ZHANGJIAKOU, China — Down the line of media the champion went, camera after camera, gaggle after gaggle, a fat grin on his face and a thin maple leaf flag draped over his shoulders. At each stop, with seemingly every answer, Max Parrot punctuated his words by spreading his arms and raising his palms and gesturing around the scene here at Genting Snow Park, as if to tell his audience, Look at all this. Can you believe it?
Well, can you? Three years ago, the Canadian slopestyle snowboarder was sprawled across a hospital bed in Granby, Quebec, one of a dozen chemotherapy treatments in six months’ time pumping into his ravaged body to fight his Hodgkin’s lymphoma diagnosis. “I had no more muscles, no more energy, no more cardio,” Parrot, now 27, said. “I almost wanted to quit sometimes because it was getting too hard just to get to the next morning. And to be standing here winning gold, that is completely crazy.”
Yet it also makes perfect sense. After receiving the cancer-free all-clear in 2019, Parrot not only battled back from the brink but aced what he described as “the hardest run I’ve ever done in my career,” landing three straight triple corks on his second of three finals tries on Monday afternoon to hold off China’s Su Yiming (silver), Canadian teammate Mark McMorris (bronze) and a three-man U.S. contingent led by reigning Olympic champion Red Gerard (fourth).
“It could’ve went wrong easily, and I was able to stay focused and lay down every feature to perfection, which got me to [90.96 points, according to the judges] and the gold medal I was missing in my library,” Parrot said. “So I’m really proud of that as well.” Everyone else was too. “A guy who’s been through so much and continued to work hard and keep going at it is insane,” Gerard said. “I don’t know if he’s my first pick—I’d want USA to win—but he’s in my top three for someone to win.” Added McMorris, “He’s been through a lot. Just like myself.”
Indeed, Parrot wasn’t the only rider to overcome adversity on his way to the podium on this one-of-a-kind course, with its respective trios of jib and jump sections; a snow barrier built to resemble the Great Wall of China; and a fake watch tower dubbed the “shred shed.” In May 2017, a year and a half before Parrot’s cancer diagnosis, McMorris was filming in the backcountry of British Columbia when he went off a jump and crashed into some trees, suffering a broken jaw, a collapsed lung and a pelvic fracture, among other horrific injuries. McMorris nearly died but nonetheless returned in time for the PyeongChang games, placing third in slopestyle behind Gerard and Parrot. “I’ve definitely got a lot of titanium [in me],” he said Monday.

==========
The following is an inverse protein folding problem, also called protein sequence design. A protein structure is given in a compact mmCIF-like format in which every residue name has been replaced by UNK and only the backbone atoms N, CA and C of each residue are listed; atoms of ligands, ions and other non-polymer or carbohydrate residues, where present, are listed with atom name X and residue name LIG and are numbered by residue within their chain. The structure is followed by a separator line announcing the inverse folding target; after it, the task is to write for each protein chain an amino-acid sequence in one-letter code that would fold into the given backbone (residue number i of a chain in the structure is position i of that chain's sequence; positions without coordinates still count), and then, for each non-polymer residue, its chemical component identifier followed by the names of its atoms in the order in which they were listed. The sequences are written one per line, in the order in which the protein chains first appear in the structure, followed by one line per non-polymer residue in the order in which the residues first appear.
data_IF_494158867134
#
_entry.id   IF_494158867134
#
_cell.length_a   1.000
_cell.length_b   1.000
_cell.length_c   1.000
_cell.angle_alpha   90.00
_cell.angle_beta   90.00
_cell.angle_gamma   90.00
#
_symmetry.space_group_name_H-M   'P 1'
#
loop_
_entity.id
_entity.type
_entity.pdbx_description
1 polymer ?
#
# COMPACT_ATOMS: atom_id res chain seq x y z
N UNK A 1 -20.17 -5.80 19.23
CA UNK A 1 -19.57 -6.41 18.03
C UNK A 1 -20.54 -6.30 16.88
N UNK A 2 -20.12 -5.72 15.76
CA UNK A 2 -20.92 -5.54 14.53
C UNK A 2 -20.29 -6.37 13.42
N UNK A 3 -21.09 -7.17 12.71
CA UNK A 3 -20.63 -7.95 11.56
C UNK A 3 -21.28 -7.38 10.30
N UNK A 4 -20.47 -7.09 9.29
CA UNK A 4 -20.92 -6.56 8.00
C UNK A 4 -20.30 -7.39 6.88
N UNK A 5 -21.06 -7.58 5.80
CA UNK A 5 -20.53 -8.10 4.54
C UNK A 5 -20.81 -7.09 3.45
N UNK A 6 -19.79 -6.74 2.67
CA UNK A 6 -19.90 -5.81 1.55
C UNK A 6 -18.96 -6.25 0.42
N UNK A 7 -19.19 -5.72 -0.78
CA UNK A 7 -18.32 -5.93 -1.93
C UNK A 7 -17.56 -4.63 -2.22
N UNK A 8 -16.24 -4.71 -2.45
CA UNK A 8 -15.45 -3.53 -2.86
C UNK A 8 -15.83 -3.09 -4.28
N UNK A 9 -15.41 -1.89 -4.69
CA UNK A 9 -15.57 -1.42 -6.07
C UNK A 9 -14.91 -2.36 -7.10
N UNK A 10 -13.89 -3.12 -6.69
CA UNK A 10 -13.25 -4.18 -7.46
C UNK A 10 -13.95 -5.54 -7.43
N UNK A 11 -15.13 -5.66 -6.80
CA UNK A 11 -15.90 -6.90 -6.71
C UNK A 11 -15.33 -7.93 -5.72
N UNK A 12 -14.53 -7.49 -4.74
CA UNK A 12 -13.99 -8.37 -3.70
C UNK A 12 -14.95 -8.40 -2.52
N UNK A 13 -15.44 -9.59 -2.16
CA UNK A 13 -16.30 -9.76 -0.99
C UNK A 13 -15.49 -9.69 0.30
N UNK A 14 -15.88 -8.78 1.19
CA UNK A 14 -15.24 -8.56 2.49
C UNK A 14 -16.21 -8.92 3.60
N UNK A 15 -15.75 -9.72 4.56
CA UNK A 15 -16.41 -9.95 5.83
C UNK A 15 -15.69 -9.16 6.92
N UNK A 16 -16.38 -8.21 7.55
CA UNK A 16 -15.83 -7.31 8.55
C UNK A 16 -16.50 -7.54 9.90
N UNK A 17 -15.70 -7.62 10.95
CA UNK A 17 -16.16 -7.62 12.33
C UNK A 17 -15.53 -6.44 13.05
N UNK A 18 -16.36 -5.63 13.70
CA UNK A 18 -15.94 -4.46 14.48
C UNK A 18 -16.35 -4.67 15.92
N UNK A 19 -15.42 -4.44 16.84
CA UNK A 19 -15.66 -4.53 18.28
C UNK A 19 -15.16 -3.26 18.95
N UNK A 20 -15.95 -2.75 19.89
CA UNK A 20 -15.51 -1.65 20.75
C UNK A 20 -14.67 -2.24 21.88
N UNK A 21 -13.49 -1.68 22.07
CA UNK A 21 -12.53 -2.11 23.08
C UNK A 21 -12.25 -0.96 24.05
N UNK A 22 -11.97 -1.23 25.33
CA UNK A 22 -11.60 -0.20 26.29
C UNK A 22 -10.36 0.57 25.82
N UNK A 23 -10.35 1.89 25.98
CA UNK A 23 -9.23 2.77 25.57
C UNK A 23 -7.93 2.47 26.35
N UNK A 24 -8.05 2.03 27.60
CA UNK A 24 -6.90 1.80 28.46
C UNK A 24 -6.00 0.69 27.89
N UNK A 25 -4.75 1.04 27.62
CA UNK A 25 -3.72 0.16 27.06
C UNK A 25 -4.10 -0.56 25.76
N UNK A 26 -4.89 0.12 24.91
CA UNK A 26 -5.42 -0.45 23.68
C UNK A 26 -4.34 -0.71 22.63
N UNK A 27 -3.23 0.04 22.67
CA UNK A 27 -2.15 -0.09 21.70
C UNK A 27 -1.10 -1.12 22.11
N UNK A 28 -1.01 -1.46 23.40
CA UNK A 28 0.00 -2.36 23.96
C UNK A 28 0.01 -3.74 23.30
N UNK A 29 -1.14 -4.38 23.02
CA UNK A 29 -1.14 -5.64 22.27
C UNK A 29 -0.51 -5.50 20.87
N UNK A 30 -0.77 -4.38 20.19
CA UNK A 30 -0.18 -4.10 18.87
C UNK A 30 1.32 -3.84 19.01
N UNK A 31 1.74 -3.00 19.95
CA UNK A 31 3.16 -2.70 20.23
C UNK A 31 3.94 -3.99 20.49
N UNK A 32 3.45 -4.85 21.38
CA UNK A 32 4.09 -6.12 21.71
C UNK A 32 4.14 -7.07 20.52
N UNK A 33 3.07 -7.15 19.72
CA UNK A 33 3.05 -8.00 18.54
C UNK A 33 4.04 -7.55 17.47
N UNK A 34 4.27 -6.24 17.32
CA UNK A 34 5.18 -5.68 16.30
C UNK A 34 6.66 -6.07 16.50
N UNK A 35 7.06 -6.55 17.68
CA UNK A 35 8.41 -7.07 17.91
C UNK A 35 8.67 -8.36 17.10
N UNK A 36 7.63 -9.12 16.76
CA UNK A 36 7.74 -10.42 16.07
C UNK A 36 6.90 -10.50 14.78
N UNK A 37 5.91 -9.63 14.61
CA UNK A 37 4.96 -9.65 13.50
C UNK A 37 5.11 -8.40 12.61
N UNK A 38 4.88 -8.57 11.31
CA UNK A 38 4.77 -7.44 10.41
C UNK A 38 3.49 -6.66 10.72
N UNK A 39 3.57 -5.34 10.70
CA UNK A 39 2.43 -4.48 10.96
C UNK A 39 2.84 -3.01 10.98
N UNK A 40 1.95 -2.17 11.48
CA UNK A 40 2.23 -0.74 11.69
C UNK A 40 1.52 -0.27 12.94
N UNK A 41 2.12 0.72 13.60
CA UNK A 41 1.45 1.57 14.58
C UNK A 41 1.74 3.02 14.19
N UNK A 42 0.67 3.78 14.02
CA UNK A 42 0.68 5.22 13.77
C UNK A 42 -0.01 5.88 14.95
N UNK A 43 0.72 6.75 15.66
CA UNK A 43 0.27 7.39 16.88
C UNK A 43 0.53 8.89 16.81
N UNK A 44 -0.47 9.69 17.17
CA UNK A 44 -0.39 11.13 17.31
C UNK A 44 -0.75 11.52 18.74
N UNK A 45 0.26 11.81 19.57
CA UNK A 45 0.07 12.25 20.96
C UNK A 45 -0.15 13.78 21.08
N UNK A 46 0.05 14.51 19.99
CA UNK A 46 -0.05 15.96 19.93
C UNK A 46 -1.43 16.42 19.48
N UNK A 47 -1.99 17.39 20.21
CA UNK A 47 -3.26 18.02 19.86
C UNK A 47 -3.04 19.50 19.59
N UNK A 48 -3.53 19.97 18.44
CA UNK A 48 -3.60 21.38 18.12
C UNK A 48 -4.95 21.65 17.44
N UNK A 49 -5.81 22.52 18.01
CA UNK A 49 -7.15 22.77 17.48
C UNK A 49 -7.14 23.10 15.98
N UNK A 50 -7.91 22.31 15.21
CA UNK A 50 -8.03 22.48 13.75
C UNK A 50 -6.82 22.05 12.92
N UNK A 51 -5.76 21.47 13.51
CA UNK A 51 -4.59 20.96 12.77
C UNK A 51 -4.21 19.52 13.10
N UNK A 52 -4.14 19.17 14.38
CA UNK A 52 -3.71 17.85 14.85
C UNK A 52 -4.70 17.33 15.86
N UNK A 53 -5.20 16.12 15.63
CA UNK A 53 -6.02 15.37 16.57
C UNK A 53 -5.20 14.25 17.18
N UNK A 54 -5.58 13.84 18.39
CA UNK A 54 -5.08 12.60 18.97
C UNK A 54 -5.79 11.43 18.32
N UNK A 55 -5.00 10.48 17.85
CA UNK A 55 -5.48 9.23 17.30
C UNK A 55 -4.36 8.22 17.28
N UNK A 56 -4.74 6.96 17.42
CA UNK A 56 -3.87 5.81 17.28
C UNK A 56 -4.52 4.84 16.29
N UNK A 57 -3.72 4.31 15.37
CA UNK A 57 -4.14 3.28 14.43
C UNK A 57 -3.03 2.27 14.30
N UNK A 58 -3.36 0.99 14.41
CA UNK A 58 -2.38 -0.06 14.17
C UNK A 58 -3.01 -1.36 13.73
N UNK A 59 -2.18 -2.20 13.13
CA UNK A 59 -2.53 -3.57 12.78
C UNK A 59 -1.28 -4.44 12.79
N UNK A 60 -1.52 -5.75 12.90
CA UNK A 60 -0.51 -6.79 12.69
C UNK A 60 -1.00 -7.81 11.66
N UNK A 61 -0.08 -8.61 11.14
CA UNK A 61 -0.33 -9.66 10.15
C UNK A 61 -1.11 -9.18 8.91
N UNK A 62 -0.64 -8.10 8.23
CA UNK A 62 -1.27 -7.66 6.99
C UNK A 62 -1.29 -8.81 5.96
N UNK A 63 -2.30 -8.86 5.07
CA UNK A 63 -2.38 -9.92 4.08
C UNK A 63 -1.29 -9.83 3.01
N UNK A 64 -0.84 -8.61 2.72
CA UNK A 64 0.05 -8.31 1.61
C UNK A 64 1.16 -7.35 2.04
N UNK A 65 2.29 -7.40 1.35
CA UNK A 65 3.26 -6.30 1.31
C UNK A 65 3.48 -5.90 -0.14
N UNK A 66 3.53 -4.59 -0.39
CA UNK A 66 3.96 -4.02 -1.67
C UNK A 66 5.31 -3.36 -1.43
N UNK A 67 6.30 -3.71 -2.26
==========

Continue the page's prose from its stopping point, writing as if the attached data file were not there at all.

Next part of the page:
Rounding out the top three was local hero Su, whose medal—the first for a Chinese man in snowboarding—drew a “Riders of Rohan”-style phalanx of volunteers across the top of the final jump to watch the medal ceremony. Just 17, Su grew up idolizing McMorris, a regular on snowboarding goodwill missions to China who recalled seeing “this kid always around … Then, boom,” McMorris said. “This fall he’s so damn good.” Sometimes, McMorris said, he will even notice a trick of Su’s and think, “You grabbed that from my book!”
All of which left the U.S. shut out from the top three, with Chris Corning finishing sixth and Sean Fitzsimons at 12th, last among the finalists. Gerard had the best shot, holding the lead after the first round of finals runs with an 83.25, but never improved on his score. “Fourth never feels good, you know?” the 21-year-old lamented. “One off from being cool.” It is a distinct contrast from the attitude that the baby-faced Gerard displayed in PyeongChang, where he rode free of pressure—or even much knowledge about the importance of the Olympics.
“I’m just really happy that I landed a run, probably the best run I’ve ever done,” Gerard eventually concluded. “Just taking the good out of it … When I was a kid, I used to be so happy with [fourth place]. The expectations just get a little higher.”
For Parrot, on the other hand, outside expectations for Monday were finish-line low after he came out of qualifying in 10th, sandwiched between Norway’s Mons Røisland and Corning. But he woke up that morning and mapped out his ideal trick sequence, capped off by the triple corks. “In the qualis I really just wanted to go for a safe run to make the finals, and that worked out,” Parrot said. “I was going to go big or go home today.”
He went big. Now the man who has been through hell and back will go home with gold.
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